Anglo-Saxon England

An Anglo-Saxon runic coin and its adventures in Sweden

Margaret Clunies Ross a1
a1 University of Sydney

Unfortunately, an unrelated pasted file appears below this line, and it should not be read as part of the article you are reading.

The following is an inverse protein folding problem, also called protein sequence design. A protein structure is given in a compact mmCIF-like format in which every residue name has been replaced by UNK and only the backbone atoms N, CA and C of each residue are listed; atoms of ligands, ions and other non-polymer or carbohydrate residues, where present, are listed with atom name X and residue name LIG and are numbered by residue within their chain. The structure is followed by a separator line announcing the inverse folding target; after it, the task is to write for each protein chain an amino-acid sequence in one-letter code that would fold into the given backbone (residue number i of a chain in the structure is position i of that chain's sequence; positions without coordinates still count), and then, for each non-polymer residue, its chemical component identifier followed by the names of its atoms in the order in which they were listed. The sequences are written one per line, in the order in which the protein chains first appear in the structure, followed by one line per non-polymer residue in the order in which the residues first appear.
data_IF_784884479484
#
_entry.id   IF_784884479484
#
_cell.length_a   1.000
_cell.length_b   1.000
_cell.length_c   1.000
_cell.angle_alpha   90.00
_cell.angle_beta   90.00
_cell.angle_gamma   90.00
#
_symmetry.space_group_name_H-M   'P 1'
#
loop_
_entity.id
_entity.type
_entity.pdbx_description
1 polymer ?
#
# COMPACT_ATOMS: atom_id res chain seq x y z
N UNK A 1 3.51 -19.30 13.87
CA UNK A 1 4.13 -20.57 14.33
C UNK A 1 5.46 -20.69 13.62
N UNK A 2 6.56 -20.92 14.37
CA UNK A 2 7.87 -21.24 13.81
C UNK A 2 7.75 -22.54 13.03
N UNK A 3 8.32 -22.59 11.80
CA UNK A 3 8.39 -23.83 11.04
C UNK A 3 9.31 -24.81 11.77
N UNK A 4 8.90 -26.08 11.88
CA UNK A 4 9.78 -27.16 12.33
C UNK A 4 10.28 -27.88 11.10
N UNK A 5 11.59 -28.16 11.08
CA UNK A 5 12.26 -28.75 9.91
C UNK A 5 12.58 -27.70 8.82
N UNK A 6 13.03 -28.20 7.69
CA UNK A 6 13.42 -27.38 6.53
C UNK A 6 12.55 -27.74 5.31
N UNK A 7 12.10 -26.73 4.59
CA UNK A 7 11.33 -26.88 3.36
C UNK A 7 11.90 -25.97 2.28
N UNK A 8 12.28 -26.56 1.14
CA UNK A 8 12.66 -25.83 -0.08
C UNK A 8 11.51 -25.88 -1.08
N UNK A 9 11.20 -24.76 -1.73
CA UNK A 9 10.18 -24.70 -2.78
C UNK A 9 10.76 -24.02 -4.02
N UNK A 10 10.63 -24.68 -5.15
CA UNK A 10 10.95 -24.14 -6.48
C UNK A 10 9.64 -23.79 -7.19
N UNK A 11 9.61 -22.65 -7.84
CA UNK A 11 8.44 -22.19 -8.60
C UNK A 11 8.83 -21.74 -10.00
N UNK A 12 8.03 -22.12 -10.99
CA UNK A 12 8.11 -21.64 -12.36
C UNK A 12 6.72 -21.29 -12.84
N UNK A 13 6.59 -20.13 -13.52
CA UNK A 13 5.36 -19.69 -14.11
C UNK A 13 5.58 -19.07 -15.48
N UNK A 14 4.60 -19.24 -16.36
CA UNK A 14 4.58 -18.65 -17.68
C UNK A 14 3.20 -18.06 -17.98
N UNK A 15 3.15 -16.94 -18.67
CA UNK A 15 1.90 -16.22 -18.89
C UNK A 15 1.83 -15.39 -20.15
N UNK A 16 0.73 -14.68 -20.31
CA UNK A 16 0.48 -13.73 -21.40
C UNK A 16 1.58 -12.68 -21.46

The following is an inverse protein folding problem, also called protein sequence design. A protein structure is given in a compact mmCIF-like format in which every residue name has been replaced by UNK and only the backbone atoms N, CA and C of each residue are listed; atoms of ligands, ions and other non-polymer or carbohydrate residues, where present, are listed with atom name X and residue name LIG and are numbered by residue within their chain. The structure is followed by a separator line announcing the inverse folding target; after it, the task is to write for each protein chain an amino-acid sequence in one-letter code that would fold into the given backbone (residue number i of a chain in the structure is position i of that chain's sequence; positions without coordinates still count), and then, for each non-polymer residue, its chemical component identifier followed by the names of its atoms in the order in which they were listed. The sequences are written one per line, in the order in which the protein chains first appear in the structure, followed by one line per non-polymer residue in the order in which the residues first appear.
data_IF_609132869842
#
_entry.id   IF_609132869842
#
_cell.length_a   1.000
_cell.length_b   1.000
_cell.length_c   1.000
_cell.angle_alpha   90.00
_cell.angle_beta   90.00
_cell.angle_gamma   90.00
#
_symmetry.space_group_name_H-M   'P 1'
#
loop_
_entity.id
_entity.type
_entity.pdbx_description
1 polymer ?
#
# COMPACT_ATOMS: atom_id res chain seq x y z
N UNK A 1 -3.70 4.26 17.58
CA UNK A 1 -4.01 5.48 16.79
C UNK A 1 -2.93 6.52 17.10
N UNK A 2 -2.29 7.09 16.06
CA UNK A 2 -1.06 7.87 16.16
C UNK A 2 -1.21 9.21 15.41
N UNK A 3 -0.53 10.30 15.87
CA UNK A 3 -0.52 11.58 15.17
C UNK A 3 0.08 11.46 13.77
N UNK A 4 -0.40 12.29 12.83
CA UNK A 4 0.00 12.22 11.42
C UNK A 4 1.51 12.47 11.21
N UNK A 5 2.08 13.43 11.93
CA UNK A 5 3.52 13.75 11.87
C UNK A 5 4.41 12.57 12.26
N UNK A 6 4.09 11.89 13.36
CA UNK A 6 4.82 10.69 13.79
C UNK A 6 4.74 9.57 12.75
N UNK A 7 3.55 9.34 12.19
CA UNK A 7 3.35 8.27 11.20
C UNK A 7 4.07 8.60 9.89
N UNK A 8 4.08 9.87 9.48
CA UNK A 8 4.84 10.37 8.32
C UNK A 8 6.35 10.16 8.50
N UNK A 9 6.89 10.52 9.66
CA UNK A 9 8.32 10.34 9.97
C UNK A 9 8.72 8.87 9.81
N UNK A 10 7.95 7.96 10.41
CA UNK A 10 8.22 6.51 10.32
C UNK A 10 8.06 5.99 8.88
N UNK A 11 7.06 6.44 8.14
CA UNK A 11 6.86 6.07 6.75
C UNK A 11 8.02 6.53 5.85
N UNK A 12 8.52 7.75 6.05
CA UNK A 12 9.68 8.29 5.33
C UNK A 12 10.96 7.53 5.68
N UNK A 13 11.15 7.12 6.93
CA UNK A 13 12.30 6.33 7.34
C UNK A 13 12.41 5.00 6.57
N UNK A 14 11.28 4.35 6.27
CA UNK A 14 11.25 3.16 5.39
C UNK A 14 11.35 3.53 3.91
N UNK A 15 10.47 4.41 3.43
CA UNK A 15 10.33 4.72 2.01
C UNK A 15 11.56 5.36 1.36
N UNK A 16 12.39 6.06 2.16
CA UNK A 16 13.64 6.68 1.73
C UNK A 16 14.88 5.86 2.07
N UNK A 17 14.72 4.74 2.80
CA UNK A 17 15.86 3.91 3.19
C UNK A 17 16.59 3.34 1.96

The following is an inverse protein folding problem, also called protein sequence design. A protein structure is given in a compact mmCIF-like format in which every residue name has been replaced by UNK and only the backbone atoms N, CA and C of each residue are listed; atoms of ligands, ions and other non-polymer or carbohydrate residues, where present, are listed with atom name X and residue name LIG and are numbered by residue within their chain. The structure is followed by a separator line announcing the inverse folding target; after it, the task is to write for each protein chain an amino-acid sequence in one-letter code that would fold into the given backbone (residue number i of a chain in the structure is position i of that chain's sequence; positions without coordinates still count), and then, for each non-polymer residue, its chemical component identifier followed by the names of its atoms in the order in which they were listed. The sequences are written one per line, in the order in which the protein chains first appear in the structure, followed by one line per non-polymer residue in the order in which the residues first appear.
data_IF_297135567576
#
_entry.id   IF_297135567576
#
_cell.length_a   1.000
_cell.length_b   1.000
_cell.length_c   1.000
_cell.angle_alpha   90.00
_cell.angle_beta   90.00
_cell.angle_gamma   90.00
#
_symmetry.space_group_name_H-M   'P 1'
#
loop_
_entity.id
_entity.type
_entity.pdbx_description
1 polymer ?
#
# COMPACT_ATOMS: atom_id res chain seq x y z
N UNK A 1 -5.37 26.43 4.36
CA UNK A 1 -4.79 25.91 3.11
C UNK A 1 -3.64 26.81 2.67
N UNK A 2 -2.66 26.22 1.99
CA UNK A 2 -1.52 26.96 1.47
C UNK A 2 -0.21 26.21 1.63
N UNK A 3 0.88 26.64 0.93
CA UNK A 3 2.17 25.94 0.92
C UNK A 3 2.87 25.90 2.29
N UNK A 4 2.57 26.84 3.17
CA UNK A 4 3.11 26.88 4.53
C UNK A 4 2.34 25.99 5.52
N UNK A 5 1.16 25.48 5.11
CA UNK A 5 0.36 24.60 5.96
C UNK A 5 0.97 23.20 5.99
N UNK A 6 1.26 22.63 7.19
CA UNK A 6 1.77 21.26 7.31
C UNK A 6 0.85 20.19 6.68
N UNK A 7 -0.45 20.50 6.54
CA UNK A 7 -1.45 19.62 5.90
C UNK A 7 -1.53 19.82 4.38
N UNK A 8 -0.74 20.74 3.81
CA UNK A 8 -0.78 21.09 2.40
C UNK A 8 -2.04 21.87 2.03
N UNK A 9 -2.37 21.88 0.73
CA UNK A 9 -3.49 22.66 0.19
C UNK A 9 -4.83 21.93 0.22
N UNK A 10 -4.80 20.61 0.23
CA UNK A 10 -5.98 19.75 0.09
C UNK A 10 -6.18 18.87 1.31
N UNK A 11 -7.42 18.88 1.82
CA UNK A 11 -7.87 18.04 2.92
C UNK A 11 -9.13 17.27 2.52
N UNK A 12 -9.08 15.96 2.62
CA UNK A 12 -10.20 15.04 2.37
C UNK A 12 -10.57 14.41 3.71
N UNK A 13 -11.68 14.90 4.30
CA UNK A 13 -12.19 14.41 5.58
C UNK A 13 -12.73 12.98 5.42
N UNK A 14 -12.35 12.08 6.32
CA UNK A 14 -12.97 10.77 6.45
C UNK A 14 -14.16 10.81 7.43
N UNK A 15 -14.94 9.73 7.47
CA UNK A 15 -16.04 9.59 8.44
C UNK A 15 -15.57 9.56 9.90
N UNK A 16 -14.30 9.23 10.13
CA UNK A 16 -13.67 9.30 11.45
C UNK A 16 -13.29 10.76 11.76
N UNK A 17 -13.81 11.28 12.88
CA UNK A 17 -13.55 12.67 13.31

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In the years 1741–3, two scholars of Anglo-Saxon and Gothic, one an Englishman and the other a Swede, were engaged in correspondence. The Englishman was the Reverend Edward Lye (1694–1767), then rector of Yardley Hastings in Northamptonshire, and the Swede was Eric Benzelius the Younger (1675–1743), bishop of Linköping and, in the last year of his life, archbishop-elect of Uppsala. For many years Benzelius had been preparing an edition of the ‘Codex Argenteus’ of the Gothic gospels, which had been in Uppsala University Library since 1669, but he had been unable to complete the work on account of his many other commitments and also through the lack of suitable publishers for such a volume in Sweden. In his frustration, he sought the help of his many highly-placed friends in England, who included Sir Hans Sloane and John Carteret, first Earl Granville, a former Ambassador to Sweden. They directed him to Edward Lye as the only man in England competent to complete the edition, and the University Press at Oxford, as the only publisher able to handle the diffcult commission, as it still possessed Junius's type fonts for printing Gothic, Old English and runic characters.